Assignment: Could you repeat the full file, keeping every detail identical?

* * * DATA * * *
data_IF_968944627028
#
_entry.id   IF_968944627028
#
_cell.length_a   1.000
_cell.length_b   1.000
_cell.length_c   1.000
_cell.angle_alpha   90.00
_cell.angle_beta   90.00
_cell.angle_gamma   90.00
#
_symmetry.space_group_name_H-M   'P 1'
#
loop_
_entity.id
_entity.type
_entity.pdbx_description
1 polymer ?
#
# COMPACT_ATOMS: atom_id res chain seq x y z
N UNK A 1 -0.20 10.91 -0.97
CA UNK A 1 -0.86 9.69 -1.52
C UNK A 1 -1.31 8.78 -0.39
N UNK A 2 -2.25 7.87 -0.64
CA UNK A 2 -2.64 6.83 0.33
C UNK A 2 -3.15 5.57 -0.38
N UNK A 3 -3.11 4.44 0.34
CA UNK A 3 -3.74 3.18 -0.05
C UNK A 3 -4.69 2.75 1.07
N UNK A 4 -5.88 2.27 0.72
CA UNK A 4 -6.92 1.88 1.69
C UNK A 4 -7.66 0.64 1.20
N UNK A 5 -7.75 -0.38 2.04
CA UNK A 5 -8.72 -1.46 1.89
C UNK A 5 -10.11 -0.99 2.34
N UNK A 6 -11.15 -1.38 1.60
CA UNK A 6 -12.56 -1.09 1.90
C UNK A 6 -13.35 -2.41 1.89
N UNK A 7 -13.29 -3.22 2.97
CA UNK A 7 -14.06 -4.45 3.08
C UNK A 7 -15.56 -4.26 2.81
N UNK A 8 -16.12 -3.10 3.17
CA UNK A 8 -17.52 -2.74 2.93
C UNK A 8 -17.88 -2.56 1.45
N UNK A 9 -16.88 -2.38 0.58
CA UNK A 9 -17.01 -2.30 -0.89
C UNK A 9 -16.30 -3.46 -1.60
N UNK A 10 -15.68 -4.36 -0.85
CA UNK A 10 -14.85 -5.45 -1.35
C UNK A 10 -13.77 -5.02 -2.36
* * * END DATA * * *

data_IF_968944627028
#
_entry.id   IF_968944627028
#
_cell.length_a   1.000
_cell.length_b   1.000
_cell.length_c   1.000
_cell.angle_alpha   90.00
_cell.angle_beta   90.00
_cell.angle_gamma   90.00
#
_symmetry.space_group_name_H-M   'P 1'
#
loop_
_entity.id
_entity.type
_entity.pdbx_description
1 polymer ?
#
# COMPACT_ATOMS: atom_id res chain seq x y z
N UNK A 1 -0.20 10.91 -0.97
CA UNK A 1 -0.86 9.69 -1.52
C UNK A 1 -1.31 8.78 -0.39
N UNK A 2 -2.25 7.87 -0.64
CA UNK A 2 -2.64 6.83 0.33
C UNK A 2 -3.15 5.57 -0.38
N UNK A 3 -3.11 4.44 0.34
CA UNK A 3 -3.74 3.18 -0.05
C UNK A 3 -4.69 2.75 1.07
N UNK A 4 -5.88 2.27 0.72
CA UNK A 4 -6.92 1.88 1.69
C UNK A 4 -7.66 0.64 1.20
N UNK A 5 -7.75 -0.38 2.04
CA UNK A 5 -8.72 -1.46 1.89
C UNK A 5 -10.11 -0.99 2.34
N UNK A 6 -11.15 -1.38 1.60
CA UNK A 6 -12.56 -1.09 1.90
C UNK A 6 -13.35 -2.41 1.89
N UNK A 7 -13.29 -3.22 2.97
CA UNK A 7 -14.06 -4.45 3.08
C UNK A 7 -15.56 -4.26 2.81
N UNK A 8 -16.12 -3.10 3.17
CA UNK A 8 -17.52 -2.74 2.93
C UNK A 8 -17.88 -2.56 1.45
N UNK A 9 -16.88 -2.38 0.58
CA UNK A 9 -17.01 -2.30 -0.89
C UNK A 9 -16.30 -3.46 -1.60
N UNK A 10 -15.68 -4.36 -0.85
CA UNK A 10 -14.85 -5.45 -1.35
C UNK A 10 -13.77 -5.02 -2.36